Happy holidays

Postmaster General Megan J. Brennan

The following message is from Postmaster General Megan J. Brennan:

I want to take a moment to thank you for your dedication and service to our customers this holiday season.

Between Thanksgiving and New Year’s Day, you will deliver more than 15 billion pieces of mail and 900 million packages.

Many of those mailpieces are cards conveying holiday wishes and letters reaffirming the bonds of family and friendship. And many of those packages are gifts that will bring joy to their recipients of all ages.

Your efforts during the holidays help us earn our customers’ trust and loyalty and demonstrate the Postal Service’s value to the American public. As postal employees, we take great pride in serving our customers at every touch point.

On behalf of our executive leadership team, I wish you and your loved ones a safe and happy holiday season.

Hail to the chief

Chief Postal Inspector Guy Cottrell

Chief Postal Inspector Guy Cottrell will retire Dec. 31 after more than three decades with USPS, including eight-and-a-half years leading the Inspection Service.

Under Cottrell’s leadership, the Inspection Service played a larger role in dealing with cybersecurity crimes and shaping the nation’s response to the opioid crisis, including preparing the organization for expanded authority under the STOP Act, a law to stem the flow of foreign drugs into the United States.

Cottrell also more closely aligned the Inspection Service with USPS operations, including greater integration of systems and internal communications to better protect employees and customers.

Additionally, he led innovative efforts to promote crime prevention and consumer awareness, including the Consumer Alert News Network and other programs that deliver fraud prevention messages to tens of millions of consumers, as well as Operation Protect Veterans, a partnership with AARP to warn former and active service members about scams.

“We can’t arrest our way out of postal crimes, so we need to educate the American public about scams so they don’t become victims,” Cottrell said.

Postmaster General Megan J. Brennan praised Cottrell’s “highly effective” leadership in a memo announcing his retirement last week.

“Guy has been a strong leader of the 2,766 men and women of the Postal Inspection Service, and has been a consistent promoter of the Inspection Service brand — within the Postal Service and with the public. He has deepened Inspection Service partnerships, information sharing and collaborative investigations with national, state and local law enforcement organizations,” Brennan wrote.

Cottrell began his postal career in 1987 as a letter carrier in his hometown of New Orleans. He later served in several roles for the Inspection Service, including postal inspector, inspector in charge for field operations and deputy chief inspector.

Treats for troops

U.S. Air Force personnel in Spain open holiday packages

USPS employees and customers are working together to send cheer to service members during the holidays.

The organization expects to process more than 16 million pounds of mail for overseas Department of Defense and Department of State recipients during this year’s holiday season.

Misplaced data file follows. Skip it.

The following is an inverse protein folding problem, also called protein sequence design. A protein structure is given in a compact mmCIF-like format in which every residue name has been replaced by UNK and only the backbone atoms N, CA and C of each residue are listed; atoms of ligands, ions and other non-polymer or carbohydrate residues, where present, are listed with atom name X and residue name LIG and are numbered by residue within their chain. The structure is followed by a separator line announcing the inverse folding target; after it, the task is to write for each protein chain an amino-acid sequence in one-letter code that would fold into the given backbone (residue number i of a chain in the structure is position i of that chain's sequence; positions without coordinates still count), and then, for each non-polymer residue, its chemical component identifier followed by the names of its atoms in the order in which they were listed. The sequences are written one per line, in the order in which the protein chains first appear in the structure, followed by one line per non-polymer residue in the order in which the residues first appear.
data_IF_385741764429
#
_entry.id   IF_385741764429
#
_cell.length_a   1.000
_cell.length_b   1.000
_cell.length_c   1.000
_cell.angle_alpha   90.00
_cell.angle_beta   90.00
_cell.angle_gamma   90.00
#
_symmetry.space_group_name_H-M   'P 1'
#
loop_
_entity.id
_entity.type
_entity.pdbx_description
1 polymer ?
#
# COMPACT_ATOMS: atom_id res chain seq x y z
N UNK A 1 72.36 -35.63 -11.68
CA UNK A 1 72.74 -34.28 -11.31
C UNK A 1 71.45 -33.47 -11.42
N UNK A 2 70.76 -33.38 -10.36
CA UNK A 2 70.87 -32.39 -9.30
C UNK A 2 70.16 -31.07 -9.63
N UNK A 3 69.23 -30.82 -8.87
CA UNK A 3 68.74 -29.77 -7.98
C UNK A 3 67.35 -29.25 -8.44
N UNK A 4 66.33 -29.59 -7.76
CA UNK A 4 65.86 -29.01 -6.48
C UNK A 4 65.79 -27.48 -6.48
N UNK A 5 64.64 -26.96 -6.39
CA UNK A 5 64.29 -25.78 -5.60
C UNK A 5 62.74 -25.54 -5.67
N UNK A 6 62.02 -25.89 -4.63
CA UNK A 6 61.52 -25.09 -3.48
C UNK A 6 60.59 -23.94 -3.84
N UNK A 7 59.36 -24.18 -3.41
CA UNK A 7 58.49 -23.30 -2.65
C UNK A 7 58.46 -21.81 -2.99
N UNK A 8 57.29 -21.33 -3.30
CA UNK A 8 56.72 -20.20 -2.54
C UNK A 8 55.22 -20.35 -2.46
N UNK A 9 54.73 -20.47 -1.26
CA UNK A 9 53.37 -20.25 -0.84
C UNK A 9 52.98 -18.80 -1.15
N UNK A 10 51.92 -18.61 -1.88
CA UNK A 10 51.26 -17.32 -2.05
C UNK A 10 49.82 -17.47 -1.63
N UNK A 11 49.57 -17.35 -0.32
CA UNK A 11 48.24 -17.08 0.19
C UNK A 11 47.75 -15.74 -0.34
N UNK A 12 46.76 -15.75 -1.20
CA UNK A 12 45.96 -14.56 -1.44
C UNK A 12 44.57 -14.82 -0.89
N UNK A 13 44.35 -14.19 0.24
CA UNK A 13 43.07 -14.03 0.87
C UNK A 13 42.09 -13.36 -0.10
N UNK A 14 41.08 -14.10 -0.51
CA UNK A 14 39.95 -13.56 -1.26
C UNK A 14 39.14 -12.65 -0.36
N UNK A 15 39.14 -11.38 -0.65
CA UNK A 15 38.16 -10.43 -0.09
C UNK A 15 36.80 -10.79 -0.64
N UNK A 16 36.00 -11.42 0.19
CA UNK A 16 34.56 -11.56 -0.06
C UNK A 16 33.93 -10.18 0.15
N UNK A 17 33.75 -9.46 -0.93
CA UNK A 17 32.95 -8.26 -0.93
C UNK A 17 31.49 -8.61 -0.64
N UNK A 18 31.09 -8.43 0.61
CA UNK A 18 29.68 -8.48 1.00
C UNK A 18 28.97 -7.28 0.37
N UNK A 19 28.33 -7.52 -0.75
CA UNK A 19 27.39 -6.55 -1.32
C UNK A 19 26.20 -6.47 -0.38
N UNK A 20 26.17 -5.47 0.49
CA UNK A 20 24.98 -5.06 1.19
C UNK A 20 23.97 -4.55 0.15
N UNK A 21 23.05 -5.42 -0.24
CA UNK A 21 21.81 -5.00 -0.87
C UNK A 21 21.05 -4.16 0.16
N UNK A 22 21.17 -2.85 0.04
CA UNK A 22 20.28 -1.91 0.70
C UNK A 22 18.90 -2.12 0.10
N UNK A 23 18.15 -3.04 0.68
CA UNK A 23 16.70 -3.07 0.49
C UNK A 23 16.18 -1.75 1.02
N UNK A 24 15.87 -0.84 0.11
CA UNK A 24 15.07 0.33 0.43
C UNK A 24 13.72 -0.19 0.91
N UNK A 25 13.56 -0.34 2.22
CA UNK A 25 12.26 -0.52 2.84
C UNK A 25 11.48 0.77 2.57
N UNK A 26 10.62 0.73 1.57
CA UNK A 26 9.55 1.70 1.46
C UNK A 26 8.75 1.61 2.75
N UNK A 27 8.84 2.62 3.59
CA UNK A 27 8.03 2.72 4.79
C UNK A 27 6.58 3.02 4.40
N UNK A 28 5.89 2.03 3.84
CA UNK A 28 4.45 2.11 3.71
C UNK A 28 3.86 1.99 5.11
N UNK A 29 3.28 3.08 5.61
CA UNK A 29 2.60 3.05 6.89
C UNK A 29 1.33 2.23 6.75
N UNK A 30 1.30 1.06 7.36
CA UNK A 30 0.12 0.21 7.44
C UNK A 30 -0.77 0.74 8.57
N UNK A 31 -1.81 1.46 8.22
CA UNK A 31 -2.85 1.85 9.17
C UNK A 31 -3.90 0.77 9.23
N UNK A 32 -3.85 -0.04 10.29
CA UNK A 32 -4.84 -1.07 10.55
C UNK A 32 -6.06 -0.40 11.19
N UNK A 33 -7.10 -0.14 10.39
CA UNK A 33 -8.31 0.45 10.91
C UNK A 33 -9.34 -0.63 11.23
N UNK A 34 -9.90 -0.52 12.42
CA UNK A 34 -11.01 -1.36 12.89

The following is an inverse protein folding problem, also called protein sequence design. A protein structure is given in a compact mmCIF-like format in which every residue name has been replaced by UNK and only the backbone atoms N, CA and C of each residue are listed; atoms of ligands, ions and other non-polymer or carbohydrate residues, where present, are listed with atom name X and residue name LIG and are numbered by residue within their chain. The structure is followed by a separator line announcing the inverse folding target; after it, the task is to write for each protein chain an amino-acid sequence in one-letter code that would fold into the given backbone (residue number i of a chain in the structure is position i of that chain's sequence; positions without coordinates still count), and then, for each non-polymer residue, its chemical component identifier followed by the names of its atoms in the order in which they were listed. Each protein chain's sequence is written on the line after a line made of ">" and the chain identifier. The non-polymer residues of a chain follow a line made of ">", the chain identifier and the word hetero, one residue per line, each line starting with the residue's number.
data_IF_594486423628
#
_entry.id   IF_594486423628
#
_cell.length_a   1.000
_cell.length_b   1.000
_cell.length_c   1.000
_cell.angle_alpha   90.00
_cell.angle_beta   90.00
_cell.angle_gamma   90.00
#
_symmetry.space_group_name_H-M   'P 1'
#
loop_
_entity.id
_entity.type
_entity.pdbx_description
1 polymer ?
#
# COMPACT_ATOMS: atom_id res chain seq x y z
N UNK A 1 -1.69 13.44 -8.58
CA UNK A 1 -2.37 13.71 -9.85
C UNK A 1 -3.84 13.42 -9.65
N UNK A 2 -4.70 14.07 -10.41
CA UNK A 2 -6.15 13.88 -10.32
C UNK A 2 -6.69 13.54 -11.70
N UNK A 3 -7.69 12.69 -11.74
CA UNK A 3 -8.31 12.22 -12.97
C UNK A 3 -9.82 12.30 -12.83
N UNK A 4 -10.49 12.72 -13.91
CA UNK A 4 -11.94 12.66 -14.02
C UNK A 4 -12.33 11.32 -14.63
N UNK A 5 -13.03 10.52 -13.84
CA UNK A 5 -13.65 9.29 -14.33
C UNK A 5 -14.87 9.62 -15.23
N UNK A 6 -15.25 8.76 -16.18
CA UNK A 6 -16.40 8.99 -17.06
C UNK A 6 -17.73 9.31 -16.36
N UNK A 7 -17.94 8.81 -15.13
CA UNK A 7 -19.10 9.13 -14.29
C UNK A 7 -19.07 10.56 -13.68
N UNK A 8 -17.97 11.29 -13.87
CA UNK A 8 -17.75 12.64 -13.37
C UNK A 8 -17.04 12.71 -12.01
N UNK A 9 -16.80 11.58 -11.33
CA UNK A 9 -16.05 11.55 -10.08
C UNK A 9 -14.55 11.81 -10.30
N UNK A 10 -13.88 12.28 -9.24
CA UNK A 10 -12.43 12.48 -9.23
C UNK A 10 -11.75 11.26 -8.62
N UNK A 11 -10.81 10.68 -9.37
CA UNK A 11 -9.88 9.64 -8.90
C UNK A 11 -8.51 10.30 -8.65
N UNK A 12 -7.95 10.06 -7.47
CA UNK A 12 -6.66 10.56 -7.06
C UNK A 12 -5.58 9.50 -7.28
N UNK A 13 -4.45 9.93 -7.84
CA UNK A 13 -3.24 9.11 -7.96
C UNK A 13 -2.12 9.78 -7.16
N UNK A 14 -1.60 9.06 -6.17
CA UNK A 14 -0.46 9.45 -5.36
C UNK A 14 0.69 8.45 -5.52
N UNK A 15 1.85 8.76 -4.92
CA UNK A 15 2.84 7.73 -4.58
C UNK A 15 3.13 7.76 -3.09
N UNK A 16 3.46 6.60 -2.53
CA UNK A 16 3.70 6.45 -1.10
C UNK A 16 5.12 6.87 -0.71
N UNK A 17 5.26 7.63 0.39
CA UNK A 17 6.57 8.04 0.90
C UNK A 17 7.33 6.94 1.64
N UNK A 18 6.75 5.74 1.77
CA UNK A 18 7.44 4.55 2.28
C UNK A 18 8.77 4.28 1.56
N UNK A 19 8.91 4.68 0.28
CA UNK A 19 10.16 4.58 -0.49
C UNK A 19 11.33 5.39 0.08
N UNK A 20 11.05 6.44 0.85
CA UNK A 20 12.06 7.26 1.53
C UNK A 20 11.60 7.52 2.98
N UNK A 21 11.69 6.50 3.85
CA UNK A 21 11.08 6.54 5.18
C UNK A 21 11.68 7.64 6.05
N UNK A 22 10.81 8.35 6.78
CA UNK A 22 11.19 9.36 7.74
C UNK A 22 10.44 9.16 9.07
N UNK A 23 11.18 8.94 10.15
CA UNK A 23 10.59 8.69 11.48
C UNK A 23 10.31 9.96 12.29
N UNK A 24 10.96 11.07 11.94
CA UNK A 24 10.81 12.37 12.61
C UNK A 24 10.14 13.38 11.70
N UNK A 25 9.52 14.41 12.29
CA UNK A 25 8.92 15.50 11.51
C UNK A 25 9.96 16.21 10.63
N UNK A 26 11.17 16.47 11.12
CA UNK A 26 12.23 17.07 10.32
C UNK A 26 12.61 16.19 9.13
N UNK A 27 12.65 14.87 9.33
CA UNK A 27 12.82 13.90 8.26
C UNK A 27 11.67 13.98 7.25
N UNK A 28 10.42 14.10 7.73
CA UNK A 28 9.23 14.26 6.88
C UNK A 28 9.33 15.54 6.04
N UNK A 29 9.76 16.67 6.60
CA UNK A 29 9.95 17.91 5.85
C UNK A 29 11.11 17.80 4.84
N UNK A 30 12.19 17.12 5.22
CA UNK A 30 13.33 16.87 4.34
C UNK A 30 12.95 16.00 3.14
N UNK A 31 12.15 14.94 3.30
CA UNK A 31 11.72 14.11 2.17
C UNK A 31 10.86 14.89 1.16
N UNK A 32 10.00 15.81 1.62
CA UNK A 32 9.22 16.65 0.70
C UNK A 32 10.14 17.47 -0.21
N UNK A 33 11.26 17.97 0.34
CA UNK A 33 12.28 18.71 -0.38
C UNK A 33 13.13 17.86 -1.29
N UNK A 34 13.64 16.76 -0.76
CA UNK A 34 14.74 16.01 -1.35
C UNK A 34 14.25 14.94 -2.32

In St. Paul, MN, employees recently participated in a two-day Shop, Ship and Share event where volunteers purchased gifts for military members, then packaged them in Priority Mail boxes for shipment overseas.

“We’re proud to be a part of this event,” St. Paul Postmaster John Morgan said.

Meanwhile, employees at Keith D. Olgeby Station in Greenville, SC, shipped more than 100 boxes of cookies to troops.

“It doesn’t matter if it is our son, daughter or the neighbor’s son or daughter, we all have connections to our military,” said Station Manager Michael Post.

Volunteers in Spokane, WA, shipped care packages — comprised of snacks, toiletries and handmade holiday cards from local schoolchildren — to Air Force personnel at Morón Air Base in Spain.

“For our airmen, bringing these packages out to Morón AB reminds them they are not forgotten and they are appreciated for their service to our country,” said Col. Derek Salmi, a refueling wing commander at the base.

Gathering together

Man and woman celebrating Kwanzaa

Kwanzaa, the subject of a new stamp from USPS, begins Wednesday, Dec. 26. Here are five things to know about the annual celebration.

1. Kwanzaa began 52 years ago. Maulana Karenga, a professor of Africana studies at California State University, established Kwanzaa as a cultural celebration of African heritage and family in 1966.

2. Kwanzaa derives its name from a Swahili phrase. The phrase, “matunda ya kwanza,” means “first fruits.”

3. Three colors are associated with the celebration. The colors are black for people of African ancestry, red for noble blood and green for the lands of Africa.

4. The celebration lasts for seven days. Each day focuses on one of seven guiding principles: unity (umoja), self-determination (kujichagulia), collective work and responsibility (ujima), cooperative economics (ujamaa), purpose (nia), creativity (kuumba) and faith (imani).

5. Candles are a key part of Kwanzaa. Celebrations often feature seven candles — three red, one black and three green — that are placed in a kinara, a candle holder. One candle is lit each day to honor Kwanzaa’s seven principles.

Got ideas for future editions of “The list”? Email them to uspslink@usps.gov.